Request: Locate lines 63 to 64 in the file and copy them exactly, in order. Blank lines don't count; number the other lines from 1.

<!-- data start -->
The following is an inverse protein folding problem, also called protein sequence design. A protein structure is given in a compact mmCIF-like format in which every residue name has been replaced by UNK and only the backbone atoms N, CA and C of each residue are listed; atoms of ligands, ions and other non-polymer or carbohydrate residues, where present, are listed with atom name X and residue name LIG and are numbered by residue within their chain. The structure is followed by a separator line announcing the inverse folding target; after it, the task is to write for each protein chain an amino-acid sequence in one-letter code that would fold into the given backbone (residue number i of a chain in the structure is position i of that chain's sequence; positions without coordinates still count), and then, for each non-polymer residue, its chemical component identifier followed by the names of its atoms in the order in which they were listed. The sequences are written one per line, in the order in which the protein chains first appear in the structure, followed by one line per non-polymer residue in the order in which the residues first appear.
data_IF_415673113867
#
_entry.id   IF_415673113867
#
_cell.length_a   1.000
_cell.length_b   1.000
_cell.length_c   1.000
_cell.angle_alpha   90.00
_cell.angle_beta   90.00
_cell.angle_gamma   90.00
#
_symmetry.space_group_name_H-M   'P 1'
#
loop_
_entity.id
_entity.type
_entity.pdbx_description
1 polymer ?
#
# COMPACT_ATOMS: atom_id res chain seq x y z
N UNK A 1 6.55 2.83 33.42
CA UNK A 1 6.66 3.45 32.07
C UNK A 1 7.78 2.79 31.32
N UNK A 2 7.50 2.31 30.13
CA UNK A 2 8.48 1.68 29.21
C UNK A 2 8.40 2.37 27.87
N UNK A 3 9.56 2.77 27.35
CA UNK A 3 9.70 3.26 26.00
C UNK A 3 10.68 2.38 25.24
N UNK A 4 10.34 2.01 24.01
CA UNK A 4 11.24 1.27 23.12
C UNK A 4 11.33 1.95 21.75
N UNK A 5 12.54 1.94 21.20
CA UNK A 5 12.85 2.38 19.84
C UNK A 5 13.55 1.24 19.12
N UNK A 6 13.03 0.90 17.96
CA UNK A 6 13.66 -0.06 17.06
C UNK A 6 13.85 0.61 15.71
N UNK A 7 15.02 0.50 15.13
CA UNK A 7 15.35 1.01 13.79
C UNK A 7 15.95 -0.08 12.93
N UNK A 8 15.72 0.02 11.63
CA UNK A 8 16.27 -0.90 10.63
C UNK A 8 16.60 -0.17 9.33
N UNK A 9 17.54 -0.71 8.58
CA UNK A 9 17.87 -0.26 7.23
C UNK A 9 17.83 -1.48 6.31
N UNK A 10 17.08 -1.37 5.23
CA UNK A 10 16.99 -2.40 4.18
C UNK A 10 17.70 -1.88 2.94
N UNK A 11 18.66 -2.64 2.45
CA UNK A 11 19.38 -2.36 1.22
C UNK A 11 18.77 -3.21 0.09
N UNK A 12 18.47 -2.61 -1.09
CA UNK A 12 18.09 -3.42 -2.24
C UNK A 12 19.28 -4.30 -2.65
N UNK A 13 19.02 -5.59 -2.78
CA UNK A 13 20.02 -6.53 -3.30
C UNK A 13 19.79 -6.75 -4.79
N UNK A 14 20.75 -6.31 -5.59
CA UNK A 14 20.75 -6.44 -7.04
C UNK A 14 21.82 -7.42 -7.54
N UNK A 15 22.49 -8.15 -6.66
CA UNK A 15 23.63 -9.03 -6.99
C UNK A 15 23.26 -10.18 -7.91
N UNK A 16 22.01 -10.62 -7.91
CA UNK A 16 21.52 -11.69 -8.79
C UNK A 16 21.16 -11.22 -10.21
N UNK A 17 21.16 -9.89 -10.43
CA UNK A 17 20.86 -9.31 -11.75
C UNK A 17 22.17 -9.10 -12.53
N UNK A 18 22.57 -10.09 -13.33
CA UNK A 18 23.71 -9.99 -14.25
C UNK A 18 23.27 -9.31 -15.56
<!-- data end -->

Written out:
C UNK A 14 21.82 -7.42 -7.54
N UNK A 15 22.49 -8.15 -6.66